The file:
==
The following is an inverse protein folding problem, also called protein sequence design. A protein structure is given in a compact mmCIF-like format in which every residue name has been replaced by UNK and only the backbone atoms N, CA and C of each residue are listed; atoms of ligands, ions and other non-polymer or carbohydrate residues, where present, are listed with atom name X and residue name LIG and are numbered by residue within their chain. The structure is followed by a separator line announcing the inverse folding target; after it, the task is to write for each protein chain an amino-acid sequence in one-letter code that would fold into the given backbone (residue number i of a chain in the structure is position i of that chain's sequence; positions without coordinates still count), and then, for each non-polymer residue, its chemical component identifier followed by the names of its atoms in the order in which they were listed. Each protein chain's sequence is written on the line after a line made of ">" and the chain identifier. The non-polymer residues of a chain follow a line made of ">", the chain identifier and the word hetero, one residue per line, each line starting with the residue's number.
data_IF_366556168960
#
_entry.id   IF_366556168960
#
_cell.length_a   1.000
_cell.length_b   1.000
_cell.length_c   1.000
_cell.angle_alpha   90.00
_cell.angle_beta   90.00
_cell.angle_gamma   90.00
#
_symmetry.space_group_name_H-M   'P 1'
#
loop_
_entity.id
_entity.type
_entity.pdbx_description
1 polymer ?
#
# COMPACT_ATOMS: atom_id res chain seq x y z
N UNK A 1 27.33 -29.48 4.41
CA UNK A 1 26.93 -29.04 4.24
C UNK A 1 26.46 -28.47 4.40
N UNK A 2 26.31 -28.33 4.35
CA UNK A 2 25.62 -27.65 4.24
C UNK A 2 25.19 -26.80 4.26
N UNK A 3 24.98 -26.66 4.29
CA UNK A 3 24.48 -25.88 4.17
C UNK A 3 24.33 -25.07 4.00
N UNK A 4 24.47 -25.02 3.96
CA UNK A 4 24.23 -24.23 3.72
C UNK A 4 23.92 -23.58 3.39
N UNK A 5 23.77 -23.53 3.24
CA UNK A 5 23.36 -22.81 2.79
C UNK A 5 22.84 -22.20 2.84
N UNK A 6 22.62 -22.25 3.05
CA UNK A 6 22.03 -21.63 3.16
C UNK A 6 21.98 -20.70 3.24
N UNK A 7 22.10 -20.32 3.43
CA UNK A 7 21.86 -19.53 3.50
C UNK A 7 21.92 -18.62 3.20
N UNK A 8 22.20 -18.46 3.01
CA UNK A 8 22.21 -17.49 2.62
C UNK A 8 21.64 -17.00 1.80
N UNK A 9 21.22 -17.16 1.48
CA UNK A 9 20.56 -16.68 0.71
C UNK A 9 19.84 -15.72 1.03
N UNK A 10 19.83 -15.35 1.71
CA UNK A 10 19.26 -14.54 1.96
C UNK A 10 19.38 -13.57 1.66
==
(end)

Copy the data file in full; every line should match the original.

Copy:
The following is an inverse protein folding problem, also called protein sequence design. A protein structure is given in a compact mmCIF-like format in which every residue name has been replaced by UNK and only the backbone atoms N, CA and C of each residue are listed; atoms of ligands, ions and other non-polymer or carbohydrate residues, where present, are listed with atom name X and residue name LIG and are numbered by residue within their chain. The structure is followed by a separator line announcing the inverse folding target; after it, the task is to write for each protein chain an amino-acid sequence in one-letter code that would fold into the given backbone (residue number i of a chain in the structure is position i of that chain's sequence; positions without coordinates still count), and then, for each non-polymer residue, its chemical component identifier followed by the names of its atoms in the order in which they were listed. Each protein chain's sequence is written on the line after a line made of ">" and the chain identifier. The non-polymer residues of a chain follow a line made of ">", the chain identifier and the word hetero, one residue per line, each line starting with the residue's number.
data_IF_366556168960
#
_entry.id   IF_366556168960
#
_cell.length_a   1.000
_cell.length_b   1.000
_cell.length_c   1.000
_cell.angle_alpha   90.00
_cell.angle_beta   90.00
_cell.angle_gamma   90.00
#
_symmetry.space_group_name_H-M   'P 1'
#
loop_
_entity.id
_entity.type
_entity.pdbx_description
1 polymer ?
#
# COMPACT_ATOMS: atom_id res chain seq x y z
N UNK A 1 27.33 -29.48 4.41
CA UNK A 1 26.93 -29.04 4.24
C UNK A 1 26.46 -28.47 4.40
N UNK A 2 26.31 -28.33 4.35
CA UNK A 2 25.62 -27.65 4.24
C UNK A 2 25.19 -26.80 4.26
N UNK A 3 24.98 -26.66 4.29
CA UNK A 3 24.48 -25.88 4.17
C UNK A 3 24.33 -25.07 4.00
N UNK A 4 24.47 -25.02 3.96
CA UNK A 4 24.23 -24.23 3.72
C UNK A 4 23.92 -23.58 3.39
N UNK A 5 23.77 -23.53 3.24
CA UNK A 5 23.36 -22.81 2.79
C UNK A 5 22.84 -22.20 2.84
N UNK A 6 22.62 -22.25 3.05
CA UNK A 6 22.03 -21.63 3.16
C UNK A 6 21.98 -20.70 3.24
N UNK A 7 22.10 -20.32 3.43
CA UNK A 7 21.86 -19.53 3.50
C UNK A 7 21.92 -18.62 3.20
N UNK A 8 22.20 -18.46 3.01
CA UNK A 8 22.21 -17.49 2.62
C UNK A 8 21.64 -17.00 1.80
N UNK A 9 21.22 -17.16 1.48
CA UNK A 9 20.56 -16.68 0.71
C UNK A 9 19.84 -15.72 1.03
N UNK A 10 19.83 -15.35 1.71
CA UNK A 10 19.26 -14.54 1.96
C UNK A 10 19.38 -13.57 1.66